Tehillah in the World Initiatives
Dvar Presented Friday, March 1
by Jay Stanton, Rabbinic Intern
May 17th, 1924. The Klavern, a weeklong festival of white protestant supremacy, sponsored by the revitalized, expanded KKK hate group, was scheduled to begin in South Bend, Indiana. In the 1920s, Indiana was the center of the new Klan, which, in addition to hating Black people, also hated Catholics, Jews, immigrants, American Indians, and others who didn’t fit the very narrow mold of whom the Klan considered to be fully human. At the time, 1 in 3 white men in Indiana were members of the Klan — nearly half of the white men in the state who weren’t also members of a group that the Klan hated. Most of the Klan’s Indiana activities centered around hatred of Catholics. So the Klan chose heavily Catholic South Bend, close to the University of Notre Dame, to make a point. Notre Dame’s domination of college football in the 1920s gained prestige for the previously obscure Catholic university. As Klan members arrived at the train station in downtown South Bend, Notre Dame students, led by the football team, were there to greet them with fists and baseball bats until police intervened and allowed Klan members to safely disembark. Despite the police intervention, violent resistance to the Klan continued for several days, until Notre Dame President Father Walsh and Football Coach Knute Rockne urged students to stay on campus and refrain from further violence.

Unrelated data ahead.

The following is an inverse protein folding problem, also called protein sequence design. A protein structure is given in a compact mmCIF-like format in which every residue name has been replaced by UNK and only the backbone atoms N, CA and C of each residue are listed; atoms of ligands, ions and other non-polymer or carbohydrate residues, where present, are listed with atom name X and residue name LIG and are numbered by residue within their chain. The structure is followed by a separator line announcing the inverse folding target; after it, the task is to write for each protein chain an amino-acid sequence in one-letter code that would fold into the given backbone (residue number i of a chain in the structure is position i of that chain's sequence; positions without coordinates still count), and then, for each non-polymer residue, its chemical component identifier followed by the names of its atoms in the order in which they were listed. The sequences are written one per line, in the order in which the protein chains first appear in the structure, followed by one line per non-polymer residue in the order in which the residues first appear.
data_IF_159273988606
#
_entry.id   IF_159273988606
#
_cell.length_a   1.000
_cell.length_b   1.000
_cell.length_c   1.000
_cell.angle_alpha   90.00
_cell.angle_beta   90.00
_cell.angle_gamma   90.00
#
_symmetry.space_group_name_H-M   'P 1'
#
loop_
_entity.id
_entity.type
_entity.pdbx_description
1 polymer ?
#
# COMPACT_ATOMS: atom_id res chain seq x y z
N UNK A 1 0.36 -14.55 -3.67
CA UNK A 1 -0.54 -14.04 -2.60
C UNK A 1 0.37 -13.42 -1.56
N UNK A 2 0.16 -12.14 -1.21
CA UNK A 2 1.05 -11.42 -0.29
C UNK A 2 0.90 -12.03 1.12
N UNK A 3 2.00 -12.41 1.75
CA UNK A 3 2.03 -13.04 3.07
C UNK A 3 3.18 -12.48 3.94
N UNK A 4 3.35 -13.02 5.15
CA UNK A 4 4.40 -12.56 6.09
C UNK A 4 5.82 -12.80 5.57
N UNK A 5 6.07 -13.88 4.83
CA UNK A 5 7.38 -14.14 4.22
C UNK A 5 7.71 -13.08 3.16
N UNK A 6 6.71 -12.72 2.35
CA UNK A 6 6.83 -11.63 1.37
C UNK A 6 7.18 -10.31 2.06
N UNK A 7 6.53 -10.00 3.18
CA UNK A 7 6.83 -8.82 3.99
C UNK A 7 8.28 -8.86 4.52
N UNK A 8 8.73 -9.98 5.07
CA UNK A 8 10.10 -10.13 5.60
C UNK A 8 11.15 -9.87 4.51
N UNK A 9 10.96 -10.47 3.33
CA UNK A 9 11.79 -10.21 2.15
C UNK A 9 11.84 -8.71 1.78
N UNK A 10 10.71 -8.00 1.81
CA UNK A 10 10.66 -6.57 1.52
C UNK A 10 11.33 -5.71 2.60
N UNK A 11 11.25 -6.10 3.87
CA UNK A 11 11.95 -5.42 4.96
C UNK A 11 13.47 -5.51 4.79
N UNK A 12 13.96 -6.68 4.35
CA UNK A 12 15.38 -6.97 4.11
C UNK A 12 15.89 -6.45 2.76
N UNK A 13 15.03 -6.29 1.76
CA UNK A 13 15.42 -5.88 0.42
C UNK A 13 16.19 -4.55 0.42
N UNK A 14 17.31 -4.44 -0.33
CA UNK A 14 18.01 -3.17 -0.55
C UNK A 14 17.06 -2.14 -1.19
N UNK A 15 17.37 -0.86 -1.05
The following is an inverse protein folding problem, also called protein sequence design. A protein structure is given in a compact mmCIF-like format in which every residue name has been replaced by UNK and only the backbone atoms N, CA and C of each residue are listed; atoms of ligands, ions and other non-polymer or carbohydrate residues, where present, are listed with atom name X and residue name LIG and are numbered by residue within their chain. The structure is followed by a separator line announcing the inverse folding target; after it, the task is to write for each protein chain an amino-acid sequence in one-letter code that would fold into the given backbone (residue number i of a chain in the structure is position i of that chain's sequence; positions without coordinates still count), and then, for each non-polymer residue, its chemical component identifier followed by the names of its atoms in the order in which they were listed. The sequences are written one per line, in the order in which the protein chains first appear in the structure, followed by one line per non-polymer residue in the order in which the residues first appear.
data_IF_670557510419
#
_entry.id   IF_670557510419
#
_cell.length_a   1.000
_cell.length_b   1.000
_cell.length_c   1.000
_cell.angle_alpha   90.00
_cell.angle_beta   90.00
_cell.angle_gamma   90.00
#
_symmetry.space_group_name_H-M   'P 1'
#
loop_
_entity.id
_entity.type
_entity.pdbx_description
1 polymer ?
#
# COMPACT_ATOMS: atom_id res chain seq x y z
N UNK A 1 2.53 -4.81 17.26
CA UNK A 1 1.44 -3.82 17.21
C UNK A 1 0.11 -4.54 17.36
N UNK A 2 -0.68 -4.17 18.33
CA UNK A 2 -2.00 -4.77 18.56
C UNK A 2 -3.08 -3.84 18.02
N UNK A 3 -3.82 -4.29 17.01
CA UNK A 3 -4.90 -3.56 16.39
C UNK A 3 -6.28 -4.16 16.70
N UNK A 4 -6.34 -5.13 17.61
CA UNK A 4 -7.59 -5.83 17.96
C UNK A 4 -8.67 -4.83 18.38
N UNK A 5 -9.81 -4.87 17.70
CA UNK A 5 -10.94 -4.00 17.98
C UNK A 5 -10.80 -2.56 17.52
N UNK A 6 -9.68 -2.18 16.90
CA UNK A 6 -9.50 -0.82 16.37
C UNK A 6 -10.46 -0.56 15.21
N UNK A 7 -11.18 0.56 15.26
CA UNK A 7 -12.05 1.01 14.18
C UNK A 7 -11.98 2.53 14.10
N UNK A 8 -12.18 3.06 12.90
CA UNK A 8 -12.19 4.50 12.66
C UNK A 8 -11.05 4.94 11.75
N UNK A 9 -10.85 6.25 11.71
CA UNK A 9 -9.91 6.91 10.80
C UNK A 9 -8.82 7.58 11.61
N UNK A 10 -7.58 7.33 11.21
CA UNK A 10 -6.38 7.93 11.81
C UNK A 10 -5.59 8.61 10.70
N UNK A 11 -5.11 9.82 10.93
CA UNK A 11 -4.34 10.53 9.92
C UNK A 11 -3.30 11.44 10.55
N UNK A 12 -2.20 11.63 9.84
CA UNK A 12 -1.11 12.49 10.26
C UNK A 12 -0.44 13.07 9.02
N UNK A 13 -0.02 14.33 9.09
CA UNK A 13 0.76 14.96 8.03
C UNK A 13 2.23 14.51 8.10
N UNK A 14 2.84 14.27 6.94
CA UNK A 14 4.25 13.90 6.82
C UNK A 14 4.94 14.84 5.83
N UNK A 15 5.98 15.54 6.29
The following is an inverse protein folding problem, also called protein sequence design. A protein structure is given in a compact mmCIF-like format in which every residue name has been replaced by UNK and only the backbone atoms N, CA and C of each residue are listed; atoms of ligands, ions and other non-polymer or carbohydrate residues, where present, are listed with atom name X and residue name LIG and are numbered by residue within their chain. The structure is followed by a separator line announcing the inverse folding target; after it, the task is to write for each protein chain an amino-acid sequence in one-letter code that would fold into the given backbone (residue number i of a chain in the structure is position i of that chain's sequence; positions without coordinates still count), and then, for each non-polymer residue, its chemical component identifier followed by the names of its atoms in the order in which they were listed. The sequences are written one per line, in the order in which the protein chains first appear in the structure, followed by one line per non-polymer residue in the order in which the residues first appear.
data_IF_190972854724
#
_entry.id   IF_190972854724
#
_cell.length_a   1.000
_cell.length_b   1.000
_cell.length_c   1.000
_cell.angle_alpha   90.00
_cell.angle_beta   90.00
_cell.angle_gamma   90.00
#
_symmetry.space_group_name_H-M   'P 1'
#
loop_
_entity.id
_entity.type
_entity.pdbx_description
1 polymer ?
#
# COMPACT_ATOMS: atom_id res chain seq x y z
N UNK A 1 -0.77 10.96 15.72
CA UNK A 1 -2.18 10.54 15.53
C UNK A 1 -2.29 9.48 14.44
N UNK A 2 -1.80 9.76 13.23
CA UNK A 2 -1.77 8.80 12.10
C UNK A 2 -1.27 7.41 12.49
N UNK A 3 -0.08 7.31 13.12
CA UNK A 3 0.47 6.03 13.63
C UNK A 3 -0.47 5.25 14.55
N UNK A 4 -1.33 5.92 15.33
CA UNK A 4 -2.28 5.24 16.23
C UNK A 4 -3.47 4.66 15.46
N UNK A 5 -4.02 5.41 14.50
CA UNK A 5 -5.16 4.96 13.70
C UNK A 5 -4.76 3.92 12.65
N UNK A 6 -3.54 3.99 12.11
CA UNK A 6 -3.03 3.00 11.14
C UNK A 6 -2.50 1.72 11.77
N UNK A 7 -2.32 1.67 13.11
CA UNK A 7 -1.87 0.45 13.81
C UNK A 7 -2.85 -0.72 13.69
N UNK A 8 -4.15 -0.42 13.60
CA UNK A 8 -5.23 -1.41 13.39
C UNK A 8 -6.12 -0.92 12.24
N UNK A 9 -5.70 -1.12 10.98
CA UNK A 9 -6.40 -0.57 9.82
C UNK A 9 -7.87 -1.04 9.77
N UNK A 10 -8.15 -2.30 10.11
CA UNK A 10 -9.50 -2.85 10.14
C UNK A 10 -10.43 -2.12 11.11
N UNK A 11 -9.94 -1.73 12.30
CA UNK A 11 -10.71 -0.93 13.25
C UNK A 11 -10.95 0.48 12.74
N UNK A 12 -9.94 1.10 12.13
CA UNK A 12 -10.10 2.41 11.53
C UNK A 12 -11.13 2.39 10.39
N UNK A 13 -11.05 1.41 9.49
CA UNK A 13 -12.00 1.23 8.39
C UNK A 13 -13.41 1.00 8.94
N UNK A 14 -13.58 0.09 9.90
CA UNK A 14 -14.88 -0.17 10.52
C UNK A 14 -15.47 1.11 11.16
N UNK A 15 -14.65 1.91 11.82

To understand how horrifying it was for the Klan to choose South Bend as the location for its festival, imagine a large gathering of American Nazis in Madison Square Garden. You actually don’t have to imagine that, because all you need to do is watch the short documentary A Night at the Garden to see footage of 20,000 Nazis pledging allegiance to the American flag while making Nazi salutes on February 20th, 1939, as they faced a 30-foot tall picture of George Washington before listening to speeches about Jewish controlled media and the necessity for white Gentile control of America. Most protesters were kept outside the venue. In scuffles, Jews were largely blamed and Nazis exonerated. When a Jewish protester, Isadore Greenbaum, rushed the stage, a group of police quickly subdued him and proceeded to beat him on stage, in front of the entire audience. The message of both these hate rallies was clear: we’re coming for you, and we’re right next door.